“Henceforth I’m simply going to have dinner without you. I’m literally fed up of calling and waiting for you.” Shifali’s angry outburst camouflaged all her other emotions of love and concern for her son.
She was trying her best to keep her temper in check. But this had become a routine. She would keep calling Saad for dinner and he would continue to work on his laptop. And each time, without looking up, he would just say, “I’ll be there in five minutes.” But those five minutes would stretch and Shifali only found herself waiting over cold food.
Today her tolerance level had crossed its limit and she couldn’t control her anger. Mother and son had a heated argument. Eventually they landed up not eating and barging to their rooms, banging doors violently.
Whose anger would you justify?
Rajesh was a very generous and fun loving person. As much as these qualities of his were appreciated, people around him were frightened of him in equal measure. Yes, because of his bad temper and aggressive nature. When he was angry, his unreasonable screams could be heard from two blocks away. Needless to say, his anger washed away his generosity.
ANGER: a very strong and powerful but at the same time, an extremely misunderstood emotion. It’s not a negative feeling. It’s absolutely healthy and normal to feel angry. It’s better to bring it out than to keep it pent up inside and wait for the volcano to erupt one day. Having said that, it is also vital to measure how much anger is healthy and when does it become dangerous.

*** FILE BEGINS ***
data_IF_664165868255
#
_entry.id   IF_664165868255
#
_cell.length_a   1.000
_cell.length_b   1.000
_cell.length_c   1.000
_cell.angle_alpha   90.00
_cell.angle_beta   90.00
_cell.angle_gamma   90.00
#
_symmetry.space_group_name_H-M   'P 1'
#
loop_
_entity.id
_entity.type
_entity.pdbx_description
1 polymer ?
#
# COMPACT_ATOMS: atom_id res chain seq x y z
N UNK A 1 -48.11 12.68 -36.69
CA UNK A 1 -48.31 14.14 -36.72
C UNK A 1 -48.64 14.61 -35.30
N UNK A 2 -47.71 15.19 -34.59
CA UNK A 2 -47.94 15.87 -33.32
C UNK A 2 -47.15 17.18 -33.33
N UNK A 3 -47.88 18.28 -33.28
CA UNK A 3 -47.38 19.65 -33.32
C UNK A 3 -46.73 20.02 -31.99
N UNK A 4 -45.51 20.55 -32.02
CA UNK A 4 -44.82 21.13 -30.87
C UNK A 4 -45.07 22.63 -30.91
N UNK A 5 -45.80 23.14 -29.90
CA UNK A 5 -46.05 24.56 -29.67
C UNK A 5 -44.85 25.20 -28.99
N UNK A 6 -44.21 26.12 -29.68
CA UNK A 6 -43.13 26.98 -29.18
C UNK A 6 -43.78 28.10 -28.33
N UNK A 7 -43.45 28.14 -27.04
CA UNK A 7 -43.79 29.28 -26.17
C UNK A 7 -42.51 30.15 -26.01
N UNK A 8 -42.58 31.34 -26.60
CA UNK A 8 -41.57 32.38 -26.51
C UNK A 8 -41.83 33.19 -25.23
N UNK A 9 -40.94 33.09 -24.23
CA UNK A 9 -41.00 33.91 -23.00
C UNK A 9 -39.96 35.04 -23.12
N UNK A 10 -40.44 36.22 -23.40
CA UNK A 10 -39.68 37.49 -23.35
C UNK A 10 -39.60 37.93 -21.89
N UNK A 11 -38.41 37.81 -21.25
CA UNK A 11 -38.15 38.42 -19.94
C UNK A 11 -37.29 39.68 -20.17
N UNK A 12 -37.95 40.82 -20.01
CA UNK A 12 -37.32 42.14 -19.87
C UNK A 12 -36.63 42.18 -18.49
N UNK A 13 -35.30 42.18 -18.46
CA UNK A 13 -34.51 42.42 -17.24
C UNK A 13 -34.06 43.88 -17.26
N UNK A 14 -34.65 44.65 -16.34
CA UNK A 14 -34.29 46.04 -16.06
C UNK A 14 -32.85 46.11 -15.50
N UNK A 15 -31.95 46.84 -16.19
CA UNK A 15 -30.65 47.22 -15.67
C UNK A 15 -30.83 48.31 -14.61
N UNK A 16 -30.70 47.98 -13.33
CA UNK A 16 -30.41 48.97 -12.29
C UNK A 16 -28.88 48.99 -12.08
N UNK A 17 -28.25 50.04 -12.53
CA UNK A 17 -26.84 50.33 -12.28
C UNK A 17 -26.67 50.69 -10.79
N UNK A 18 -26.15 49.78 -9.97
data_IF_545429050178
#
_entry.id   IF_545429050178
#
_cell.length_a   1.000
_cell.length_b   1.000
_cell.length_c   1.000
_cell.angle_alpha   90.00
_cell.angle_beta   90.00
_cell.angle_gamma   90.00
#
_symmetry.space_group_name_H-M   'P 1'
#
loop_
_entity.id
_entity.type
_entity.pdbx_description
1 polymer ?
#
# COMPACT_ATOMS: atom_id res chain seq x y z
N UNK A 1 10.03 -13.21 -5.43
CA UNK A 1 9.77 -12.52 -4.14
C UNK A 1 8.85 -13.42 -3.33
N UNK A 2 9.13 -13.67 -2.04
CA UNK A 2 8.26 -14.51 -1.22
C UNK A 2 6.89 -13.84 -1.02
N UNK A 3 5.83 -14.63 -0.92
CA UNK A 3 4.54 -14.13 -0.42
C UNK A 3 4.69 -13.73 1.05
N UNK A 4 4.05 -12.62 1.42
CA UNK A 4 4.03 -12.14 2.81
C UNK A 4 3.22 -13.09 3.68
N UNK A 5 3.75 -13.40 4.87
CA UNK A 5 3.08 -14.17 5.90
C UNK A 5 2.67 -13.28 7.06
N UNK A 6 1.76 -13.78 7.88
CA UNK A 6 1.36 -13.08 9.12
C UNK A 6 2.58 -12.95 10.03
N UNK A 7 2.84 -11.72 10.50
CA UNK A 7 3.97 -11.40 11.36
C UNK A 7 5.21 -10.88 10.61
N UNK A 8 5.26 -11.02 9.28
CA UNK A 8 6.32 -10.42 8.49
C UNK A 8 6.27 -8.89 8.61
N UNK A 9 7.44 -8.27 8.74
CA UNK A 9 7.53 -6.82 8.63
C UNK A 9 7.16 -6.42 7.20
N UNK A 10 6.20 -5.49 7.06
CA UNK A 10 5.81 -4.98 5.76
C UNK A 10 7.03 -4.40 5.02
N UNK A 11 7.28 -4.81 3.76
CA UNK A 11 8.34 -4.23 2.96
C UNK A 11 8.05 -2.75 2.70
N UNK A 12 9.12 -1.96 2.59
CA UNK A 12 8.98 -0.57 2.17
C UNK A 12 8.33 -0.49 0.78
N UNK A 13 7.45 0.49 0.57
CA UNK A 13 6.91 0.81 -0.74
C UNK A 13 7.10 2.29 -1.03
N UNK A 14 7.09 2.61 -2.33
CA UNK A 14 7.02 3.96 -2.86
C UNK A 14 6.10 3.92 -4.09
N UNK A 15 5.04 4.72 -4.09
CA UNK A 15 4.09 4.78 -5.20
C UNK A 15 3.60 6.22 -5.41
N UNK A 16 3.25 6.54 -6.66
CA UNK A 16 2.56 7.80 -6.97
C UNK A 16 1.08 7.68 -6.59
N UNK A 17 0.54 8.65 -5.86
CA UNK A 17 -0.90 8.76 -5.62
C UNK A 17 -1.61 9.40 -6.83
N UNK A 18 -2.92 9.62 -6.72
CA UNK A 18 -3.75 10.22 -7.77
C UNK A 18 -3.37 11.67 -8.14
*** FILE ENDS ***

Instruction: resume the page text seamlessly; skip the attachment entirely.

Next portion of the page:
In fact, if you know how to channelize your anger, it can act as a driving force to achieve many great objectives. Billionaire Jack Ma, founder of Alibaba.com, was rejected from thirty jobs he applied to after college. Imagine the level of his anger and frustration! Nevertheless he channelized it in the right direction.
Anger should not be confused with aggression. While getting angry is an emotion, which you may or may not display. You may act sympathetically and consider the other person’s feelings. Whereas, aggression is a behaviour, an outburst which can go out of hand and become ugly. Your focus is totally on yourself and you easily blame others for making you mad.
It’s important to look out for healthy and acceptable ways to deal with anger.
1. When someone angers you, I think it’s best to go and talk it out with that same person, instead of cribbing about it or gossiping with others. Believe me, you’ll feel relieved.
2. Let go things which are not a matter of life and death. If it’s not a big deal, don’t make an issue out of it.
3. Learn to respect and accept differences of opinions. It’s not about who’s right or wrong, it’s more about a different point of view. If I were to say jokingly, then it’s about seeing the number as ‘6’ or ‘9’.
4. Disconnect yourself from an angry situation. Give yourself time to calm down and reflect back. If you have a clash with someone, don’t respond immediately. Taking time out, will help you realise your mistake and see things in a different perspective.
5. If your anger is directed towards an individual, think of the good things in them or what is the depth of your relationship with them. It will automatically defuse your anger and you will think of creative ways to bridge the gap.
6. When you get angry, you are giving your control to another. Wouldn’t you like to keep that power with you? The remote control of our life should be in our hands.
Even though anger is subjective and personal to each individual, it can be handled smartly by applying any of the above ideas. Or you might just about have a unique innovative idea of your own.